Collaboration in Teaching through Professional Learning Communities (PLCs)
A professional learning community (PLC) can be defined at multiple levels (local, state, national, and international) in multiple contexts (team of teachers, building staff, school district of teachers, group of common content teachers, etc…) yet the focus of every PLC must be to explore three major questions: What do we want each student to learn? How will we know when each student has learned it? How will we respond when a student experiences difficulty in learning? (DuFour 2004).
Hord (1997) Identifies five major attributes of professional learning communities:
1. Supportive and Shared Learning – the collegial and facilitative participation of the principal, who shares leadership (and power/authority) through inviting staff input in decision making.
2. Collective Learning – application of collective learning to address student needs.
3. Shared Values and Vision – a shared vision that is developed from the teachers’ commitment to student learning.
4. Supportive Conditions – time scheduled for teachers to come together to learn, make decisions, problem solve, and create work exemplified by collaboration.
5. Shared Personal Experience – a peers helping peers process, based on a desire for individual and community improvement founded in mutual respect and trustworthiness of the teachers involved.
These five major attributes are reflective of Bandura’s (1977) performance accomplishment, vicarious experiences, verbal persuasion and emotional arousal. Clearly the research shows repeditive themes in community building and job satisfaction for teaching professionals.
The teaching can be a lonely profession complete with isolation and the close-my-door-and-teach mentality. Yet, the wealth of knowledge and experience that can be accessed through well structured professional development and collaboration opportunities. This takes effort on the part of the teachers, administrators, and institutions of learning, but the effort WILL yield positive results.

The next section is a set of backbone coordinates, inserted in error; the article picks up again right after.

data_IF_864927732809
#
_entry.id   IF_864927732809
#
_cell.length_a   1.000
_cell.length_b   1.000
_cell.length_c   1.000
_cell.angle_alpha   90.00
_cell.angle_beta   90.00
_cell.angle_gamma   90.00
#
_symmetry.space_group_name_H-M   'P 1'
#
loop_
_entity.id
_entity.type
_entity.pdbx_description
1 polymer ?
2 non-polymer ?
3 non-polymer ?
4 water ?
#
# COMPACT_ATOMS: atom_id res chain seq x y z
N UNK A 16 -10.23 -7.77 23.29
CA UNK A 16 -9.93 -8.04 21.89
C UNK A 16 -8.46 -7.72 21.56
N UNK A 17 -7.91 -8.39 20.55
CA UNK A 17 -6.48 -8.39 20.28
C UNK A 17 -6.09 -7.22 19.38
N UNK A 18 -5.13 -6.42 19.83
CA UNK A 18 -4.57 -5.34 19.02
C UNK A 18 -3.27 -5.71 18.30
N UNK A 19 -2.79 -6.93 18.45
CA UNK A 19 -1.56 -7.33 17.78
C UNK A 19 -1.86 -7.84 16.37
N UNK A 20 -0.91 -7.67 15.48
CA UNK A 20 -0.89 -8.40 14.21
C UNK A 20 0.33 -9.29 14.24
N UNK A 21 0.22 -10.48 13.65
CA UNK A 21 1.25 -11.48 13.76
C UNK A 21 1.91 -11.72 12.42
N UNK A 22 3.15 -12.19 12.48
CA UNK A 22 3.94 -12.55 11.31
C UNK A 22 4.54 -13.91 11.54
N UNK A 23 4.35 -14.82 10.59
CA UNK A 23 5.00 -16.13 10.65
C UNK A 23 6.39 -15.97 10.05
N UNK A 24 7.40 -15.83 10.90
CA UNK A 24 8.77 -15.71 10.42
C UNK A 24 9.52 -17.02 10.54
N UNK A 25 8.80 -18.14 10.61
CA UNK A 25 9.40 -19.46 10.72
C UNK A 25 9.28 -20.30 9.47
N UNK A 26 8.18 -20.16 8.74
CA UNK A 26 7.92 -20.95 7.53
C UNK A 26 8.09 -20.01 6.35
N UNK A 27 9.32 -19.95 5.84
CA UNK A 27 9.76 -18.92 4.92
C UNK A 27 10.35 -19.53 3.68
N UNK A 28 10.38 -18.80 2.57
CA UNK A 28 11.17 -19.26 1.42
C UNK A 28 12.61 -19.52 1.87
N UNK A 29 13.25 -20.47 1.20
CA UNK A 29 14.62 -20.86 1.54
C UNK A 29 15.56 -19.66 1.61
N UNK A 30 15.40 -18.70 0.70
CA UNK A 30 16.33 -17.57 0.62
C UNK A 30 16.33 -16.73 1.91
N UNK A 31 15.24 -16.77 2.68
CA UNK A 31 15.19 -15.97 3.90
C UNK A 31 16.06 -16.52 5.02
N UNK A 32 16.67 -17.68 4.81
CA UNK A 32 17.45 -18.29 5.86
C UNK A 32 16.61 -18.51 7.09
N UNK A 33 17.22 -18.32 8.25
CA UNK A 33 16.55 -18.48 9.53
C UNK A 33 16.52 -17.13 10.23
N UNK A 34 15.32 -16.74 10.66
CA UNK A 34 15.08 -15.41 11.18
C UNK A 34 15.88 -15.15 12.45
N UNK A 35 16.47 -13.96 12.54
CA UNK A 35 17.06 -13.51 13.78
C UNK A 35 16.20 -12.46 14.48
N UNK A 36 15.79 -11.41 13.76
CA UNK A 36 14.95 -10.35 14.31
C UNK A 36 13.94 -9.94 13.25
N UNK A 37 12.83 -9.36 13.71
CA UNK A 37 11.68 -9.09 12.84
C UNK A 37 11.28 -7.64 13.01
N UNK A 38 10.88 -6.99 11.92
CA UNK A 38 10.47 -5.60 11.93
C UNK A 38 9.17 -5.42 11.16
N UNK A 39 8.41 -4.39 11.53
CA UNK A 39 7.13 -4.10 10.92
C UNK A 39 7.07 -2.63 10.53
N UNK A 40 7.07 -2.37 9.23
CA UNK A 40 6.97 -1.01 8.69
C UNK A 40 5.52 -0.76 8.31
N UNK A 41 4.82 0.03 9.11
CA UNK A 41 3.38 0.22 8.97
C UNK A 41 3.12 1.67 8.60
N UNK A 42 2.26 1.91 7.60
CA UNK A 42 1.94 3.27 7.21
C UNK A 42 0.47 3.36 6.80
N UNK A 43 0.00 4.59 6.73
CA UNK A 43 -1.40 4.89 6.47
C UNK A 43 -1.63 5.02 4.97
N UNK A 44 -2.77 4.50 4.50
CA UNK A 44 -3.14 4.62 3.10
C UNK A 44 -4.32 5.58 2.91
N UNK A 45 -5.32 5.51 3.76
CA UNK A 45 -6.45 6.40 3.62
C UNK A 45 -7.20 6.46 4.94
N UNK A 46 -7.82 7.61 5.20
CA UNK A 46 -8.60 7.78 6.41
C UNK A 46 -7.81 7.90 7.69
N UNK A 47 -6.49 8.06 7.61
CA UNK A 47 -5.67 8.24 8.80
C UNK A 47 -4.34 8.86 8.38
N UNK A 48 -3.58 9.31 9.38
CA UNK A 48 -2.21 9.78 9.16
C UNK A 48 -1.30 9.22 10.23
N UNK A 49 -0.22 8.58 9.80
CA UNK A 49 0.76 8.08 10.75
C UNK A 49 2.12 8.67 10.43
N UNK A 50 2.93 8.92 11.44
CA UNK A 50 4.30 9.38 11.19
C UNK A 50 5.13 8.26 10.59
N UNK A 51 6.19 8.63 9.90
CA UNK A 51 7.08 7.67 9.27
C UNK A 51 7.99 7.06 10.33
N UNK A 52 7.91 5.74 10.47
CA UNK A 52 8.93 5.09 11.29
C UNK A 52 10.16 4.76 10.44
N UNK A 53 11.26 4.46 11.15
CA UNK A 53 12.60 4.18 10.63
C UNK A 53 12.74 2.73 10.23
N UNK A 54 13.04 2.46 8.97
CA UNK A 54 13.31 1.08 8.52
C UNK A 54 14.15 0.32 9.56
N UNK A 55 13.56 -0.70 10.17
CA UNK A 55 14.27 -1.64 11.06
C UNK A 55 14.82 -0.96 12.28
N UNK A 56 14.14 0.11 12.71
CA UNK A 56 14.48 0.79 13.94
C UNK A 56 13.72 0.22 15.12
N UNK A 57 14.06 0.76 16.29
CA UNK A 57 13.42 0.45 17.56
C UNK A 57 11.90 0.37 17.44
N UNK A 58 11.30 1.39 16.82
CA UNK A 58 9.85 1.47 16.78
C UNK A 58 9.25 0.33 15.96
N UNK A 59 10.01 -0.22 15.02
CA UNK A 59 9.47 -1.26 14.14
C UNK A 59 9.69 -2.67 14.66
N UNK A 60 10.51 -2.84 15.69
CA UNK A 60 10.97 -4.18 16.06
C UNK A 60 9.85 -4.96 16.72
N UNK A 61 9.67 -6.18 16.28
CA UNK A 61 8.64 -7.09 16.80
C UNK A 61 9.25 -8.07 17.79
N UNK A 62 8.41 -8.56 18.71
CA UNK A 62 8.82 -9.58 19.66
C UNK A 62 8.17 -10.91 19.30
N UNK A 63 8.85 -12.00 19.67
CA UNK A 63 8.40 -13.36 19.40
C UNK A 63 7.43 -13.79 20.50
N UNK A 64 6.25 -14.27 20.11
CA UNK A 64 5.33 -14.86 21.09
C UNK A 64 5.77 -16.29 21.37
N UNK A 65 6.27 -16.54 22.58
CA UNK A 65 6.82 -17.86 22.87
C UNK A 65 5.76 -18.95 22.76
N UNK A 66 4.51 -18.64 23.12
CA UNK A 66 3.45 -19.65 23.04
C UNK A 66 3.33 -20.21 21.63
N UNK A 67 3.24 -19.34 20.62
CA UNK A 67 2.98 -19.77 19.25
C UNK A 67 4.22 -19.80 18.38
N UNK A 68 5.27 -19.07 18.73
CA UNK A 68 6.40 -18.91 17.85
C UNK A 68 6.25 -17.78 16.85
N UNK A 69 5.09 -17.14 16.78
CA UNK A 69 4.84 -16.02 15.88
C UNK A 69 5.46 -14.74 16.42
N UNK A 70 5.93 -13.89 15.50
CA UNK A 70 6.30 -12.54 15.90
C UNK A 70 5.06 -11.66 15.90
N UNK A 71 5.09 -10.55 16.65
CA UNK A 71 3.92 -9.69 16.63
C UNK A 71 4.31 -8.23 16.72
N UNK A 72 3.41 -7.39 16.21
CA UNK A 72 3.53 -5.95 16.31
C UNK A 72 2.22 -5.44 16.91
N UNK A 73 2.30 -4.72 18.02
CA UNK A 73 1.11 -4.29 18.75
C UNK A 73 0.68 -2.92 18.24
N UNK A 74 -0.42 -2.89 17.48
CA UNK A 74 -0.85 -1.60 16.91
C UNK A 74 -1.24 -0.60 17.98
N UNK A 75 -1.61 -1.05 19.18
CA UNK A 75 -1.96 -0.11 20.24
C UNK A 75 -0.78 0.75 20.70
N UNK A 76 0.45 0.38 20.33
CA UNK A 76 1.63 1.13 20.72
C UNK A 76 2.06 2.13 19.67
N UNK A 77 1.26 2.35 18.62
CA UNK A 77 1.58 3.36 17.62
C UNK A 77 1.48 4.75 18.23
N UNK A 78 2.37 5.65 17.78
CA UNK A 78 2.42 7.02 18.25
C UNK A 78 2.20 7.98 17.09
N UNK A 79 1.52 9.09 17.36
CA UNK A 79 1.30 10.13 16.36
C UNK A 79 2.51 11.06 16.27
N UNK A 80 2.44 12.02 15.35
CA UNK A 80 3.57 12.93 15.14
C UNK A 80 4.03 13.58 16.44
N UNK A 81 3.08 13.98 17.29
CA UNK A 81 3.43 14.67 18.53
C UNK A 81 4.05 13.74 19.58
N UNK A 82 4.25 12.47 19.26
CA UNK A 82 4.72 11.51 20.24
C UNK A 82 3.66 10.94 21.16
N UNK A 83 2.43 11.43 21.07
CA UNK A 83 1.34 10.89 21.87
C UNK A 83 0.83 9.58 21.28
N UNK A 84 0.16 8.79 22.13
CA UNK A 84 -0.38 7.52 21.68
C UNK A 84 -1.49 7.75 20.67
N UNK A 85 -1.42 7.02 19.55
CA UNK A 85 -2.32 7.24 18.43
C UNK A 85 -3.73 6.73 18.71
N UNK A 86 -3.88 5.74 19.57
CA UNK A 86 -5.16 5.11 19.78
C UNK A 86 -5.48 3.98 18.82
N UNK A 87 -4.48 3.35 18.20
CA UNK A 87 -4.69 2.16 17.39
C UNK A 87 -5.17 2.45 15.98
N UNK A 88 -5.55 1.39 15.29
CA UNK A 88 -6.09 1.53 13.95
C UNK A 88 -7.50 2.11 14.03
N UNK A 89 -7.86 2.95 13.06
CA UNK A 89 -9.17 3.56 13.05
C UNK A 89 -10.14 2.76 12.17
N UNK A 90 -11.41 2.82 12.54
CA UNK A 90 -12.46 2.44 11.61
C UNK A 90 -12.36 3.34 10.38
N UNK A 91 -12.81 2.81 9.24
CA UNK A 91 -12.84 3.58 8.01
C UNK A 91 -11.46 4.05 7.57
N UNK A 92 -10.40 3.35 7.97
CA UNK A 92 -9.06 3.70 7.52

Bandura, A. (1977). Self-Efficacy: Toward a Unifying Theory of Behavioral Change. Psychological Review 84 (2), 191-215.
Dotger, B. & Reiman, A. 2006-01-26 “Measuring Fidelity and Concerns in the Process of Implementing an Innovation” Paper presented at the annual meeting of the American Association of Colleges for Teacher Education Online. <PDF> 2009- 05-25 from http://www.allacademic.com/meta/p36187_index.html
DuFour, R. (2004) What is a “Professional Learning Community”? Schools as Learning Communities. Educational Leadership 61(8)
Johnson, S.M. & Birkeland, S.E. (2003). Pursuing a “sense of success”: New teachers explain their career decisions, American Educational Research Journal 40 (3) (2003), pp. 581–617.
Hord, S. M. (1997) Professional Learning Communities: What Are They and Why Are They Important. Issues… about change. 6 (1). Southwest Educational Development Laboratory (SEDL) Austin, Texas
Reiman, A.J. & DeAngelis Peace, S. (2002) Promoting Teachers’ Moral Reasoning and Collaborative Inquiry Performance: a developmental role-taking and guided inquiry study. Journal of Moral Education, 31(1), 51-66.
Rogers, Everett M. Diffusion of Innovations. 5th ed. New York: Free, 2003. Print.
Shippee, M. & Dotger, B. (2010) Perceptions of Success for Teachers: The Role of Mentor Programs. (unpublished).
Smith, T.M. & Ingersoll, R.M. (2004). What are the effects of induction and mentoring on beginning teacher turnover?, American Education Research Journal 41 (3) (2004), pp. 681–714.
Tschannen-Moran, M. & Hoy, A.W. (2001) Teacher efficacy: Capturing an elusive construct, Teaching and Teacher Education 17 (2001), pp. 783–805.